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Northern Exposure: Winners prove location isn't everything

Benjamin Larsen of amateurgolf.com    view all articles from this source
published 11 Aug 2012


Chris Williams, Peter Williamson and Richy Werenski have defied the odds to win this summer.

see also: Richard Werenski's profile and Chris Williams's rankings profile


Say what you will, but these northern guys sure know how to play.

Four of amateur golf's toughest and most prestigious tests this summer were won by players hailing from states well north of the region of the nation that enjoys a 12-month golf season.

And the ways in which those victors have taken their respective titles may prove that winning golf can continue to be played by northerners and it's not just a fad.

Peter Williamson, a Hanover, N.H. native, took home a pair of lofty titles this summer. After graduating from Dartmouth, where he honed his skills near the Vermont-New Hampshire border (about three hours from Montreal for you southerners), the 6-foot-4 baseball-gripping ace took home top honors at the North & South Amateur at Pinehurst and the Southern Amateur. Talk about a pair of road wins.

Richy Werenski, a native of South Hadley, Mass. (in the western part of the state) won the prestigious Porter Cup in Niagara Falls. While Werenski plays his college golf at Georgia Tech, there's no discounting the fact that his roots and never-say-die attitude were developed on the windy, wet (winter, spring and fall) and quick-to-burn (summer) fairways in the northeast.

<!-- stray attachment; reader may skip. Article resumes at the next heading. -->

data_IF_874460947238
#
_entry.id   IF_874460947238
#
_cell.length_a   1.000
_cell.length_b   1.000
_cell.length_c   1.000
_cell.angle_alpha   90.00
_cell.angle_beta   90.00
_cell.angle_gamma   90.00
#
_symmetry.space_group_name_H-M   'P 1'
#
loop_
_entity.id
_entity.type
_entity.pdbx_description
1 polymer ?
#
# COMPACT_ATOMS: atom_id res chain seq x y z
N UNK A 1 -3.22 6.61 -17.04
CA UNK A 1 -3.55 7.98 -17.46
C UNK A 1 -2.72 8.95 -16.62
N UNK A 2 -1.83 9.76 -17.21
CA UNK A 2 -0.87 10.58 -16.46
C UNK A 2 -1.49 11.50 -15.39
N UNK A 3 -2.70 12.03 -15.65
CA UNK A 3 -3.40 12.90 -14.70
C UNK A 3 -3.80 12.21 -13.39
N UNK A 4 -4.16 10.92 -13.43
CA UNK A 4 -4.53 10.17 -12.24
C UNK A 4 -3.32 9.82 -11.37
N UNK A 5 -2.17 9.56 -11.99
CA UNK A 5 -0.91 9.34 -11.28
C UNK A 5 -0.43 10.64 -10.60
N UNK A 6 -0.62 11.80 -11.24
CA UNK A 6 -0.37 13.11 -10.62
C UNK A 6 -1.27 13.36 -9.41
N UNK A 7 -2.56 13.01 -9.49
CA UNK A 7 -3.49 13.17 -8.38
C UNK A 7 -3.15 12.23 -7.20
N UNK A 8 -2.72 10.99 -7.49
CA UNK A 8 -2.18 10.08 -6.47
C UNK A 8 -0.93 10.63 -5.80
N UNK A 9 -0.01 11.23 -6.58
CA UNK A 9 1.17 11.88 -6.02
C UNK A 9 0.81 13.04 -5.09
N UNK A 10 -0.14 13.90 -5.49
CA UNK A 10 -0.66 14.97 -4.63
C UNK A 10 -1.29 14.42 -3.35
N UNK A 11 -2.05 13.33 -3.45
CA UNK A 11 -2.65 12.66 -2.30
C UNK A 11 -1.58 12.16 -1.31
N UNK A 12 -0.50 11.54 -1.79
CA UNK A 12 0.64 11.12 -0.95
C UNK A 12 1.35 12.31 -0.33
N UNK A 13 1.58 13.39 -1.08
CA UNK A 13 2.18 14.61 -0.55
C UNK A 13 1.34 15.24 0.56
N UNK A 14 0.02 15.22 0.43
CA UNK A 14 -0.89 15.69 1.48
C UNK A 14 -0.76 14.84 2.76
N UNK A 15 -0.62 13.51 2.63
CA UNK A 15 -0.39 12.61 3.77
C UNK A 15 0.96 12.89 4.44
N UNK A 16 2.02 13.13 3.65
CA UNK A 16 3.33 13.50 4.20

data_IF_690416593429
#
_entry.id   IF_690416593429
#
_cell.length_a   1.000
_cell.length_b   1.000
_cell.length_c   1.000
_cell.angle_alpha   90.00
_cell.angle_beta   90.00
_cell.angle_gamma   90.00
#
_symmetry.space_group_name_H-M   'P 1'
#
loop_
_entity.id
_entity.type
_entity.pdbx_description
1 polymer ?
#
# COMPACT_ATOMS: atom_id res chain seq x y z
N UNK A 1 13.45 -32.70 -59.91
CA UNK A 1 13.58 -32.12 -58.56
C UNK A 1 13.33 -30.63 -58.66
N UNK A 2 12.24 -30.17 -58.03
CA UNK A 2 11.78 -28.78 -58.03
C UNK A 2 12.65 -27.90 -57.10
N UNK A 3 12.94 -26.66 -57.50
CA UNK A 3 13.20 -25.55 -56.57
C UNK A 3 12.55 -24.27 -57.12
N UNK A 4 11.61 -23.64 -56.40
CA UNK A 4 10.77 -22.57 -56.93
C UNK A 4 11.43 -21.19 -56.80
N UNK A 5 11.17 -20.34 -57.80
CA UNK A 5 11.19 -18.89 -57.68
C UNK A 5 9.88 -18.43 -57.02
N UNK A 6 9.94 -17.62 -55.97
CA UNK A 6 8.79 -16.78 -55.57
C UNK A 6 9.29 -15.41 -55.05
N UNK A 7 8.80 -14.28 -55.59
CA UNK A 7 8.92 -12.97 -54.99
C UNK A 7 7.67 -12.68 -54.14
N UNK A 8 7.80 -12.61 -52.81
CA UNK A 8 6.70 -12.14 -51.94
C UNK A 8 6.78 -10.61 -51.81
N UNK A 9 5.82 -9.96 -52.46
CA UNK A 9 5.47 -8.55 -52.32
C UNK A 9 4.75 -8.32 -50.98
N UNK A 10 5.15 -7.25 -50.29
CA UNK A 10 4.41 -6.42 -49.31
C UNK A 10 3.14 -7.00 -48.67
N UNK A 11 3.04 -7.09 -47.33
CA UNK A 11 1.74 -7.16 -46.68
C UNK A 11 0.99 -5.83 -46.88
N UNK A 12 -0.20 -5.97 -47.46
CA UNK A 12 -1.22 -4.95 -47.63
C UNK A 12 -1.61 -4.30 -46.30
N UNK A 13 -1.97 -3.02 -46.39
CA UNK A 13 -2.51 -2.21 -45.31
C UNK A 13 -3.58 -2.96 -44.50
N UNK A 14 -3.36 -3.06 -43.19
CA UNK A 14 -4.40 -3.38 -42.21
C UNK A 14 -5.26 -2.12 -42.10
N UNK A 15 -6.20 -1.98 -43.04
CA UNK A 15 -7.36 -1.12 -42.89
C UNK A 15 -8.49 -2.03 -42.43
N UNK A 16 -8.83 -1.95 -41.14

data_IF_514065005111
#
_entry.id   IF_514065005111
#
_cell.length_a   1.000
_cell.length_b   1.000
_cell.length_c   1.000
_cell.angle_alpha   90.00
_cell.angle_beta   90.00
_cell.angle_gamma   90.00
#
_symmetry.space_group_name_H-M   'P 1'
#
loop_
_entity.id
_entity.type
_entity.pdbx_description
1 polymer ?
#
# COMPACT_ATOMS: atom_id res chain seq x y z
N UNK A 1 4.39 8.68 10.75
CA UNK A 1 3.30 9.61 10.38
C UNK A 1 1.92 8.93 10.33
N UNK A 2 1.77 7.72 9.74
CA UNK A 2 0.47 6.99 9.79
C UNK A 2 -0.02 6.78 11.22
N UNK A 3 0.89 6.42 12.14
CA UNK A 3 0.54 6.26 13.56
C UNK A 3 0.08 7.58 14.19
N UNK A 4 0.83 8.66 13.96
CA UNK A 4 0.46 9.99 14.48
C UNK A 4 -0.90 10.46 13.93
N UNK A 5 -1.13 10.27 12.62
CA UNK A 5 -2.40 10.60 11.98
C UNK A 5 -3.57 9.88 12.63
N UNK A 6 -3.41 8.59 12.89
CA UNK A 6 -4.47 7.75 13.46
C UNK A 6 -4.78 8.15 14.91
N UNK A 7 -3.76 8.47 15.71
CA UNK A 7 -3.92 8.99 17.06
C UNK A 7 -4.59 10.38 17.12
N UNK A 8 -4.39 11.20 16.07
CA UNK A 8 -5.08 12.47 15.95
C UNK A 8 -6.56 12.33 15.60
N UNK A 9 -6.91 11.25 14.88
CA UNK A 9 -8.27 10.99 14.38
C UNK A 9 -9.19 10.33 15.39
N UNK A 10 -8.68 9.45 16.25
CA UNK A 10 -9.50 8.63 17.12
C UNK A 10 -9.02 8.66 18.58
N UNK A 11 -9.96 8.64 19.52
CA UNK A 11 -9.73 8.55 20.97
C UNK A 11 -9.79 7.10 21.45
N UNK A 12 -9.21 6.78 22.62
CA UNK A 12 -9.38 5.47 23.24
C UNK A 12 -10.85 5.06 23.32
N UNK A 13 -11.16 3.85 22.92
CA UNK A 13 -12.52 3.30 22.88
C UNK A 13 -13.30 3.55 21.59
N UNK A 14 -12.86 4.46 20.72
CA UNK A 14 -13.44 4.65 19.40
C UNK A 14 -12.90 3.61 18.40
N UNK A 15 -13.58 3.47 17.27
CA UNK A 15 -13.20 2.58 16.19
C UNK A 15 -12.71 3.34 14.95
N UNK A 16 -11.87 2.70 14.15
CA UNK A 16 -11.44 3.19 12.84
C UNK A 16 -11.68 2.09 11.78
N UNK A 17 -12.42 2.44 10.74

Chris Williams may be the only player having a better summer than Williamson. The Washington Huskies star by way of Moscow, Idaho(!) is simply on fire. He won the Western Amateur, perhaps amateur golf's toughest field and format, this past weekend and took home the Washington State Amateur earlier this summer. He won the NCAA Southwest Regional Championship and was the runner-up at the Sahalee Players.

All three players have a knack for winning and they all do it with a grind-it-out style. Of his many attributes, Williamson is most proud of his ability to avoid ruts and scorecard explosions. Even when a hole goes south (pun intended), he doesn't get worried. He, much like his northernly counterparts, is able to grind it out.

We saw Keegan Bradley, a Vermont native and the north's most recent PGA Tour success story, grind it out for a win this past weekend at the WGC Bridgestone and we very well may see it again soon at Kiawah Island where he'll defend his PGA Championship.

The grind-it-out mentality is such a crucial characteristic for most golfers to have and if you developed your skills in less-than-ideal conditions with even less-than-ideal practice amenities, you'll be a step ahead mentally than those who grew their skills on plush fairways under perfect conditions.

Of course, it takes much skill and golf talent to even compete in the events Williamson, Werenski and Williams have won this year. But in their case, the high level of golf talent they possess combined with their never-say-quit northern-born demeanor is a deadly combination for opponents.

All three players will take aim at the U.S. Amateur next week at Cherry Hills.


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